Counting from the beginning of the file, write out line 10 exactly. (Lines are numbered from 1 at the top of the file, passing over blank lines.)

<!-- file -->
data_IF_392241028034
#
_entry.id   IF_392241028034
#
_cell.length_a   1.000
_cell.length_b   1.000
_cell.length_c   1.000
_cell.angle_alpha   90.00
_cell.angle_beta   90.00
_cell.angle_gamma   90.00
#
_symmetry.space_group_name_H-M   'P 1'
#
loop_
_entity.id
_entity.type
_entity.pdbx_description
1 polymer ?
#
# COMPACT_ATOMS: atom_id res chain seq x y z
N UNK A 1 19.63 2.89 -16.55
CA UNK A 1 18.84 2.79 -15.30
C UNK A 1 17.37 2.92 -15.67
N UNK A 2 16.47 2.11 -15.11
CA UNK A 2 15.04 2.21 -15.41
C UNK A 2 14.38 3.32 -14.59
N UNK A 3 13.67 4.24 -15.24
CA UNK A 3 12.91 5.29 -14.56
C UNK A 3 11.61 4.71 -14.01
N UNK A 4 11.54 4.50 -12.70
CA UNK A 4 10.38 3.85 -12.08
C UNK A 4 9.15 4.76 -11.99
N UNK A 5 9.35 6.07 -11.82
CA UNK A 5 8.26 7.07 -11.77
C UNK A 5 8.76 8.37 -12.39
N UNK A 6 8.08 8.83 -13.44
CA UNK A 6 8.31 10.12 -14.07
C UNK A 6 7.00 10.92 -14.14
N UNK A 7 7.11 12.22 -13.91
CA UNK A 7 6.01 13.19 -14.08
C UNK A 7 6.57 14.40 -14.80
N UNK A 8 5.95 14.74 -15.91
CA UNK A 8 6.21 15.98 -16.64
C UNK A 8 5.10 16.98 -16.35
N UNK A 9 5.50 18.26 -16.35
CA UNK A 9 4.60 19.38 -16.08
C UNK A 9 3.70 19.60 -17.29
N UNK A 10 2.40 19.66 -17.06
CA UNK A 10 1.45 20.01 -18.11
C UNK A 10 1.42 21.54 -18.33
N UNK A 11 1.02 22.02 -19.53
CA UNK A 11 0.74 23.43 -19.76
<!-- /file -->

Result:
_cell.angle_gamma   90.00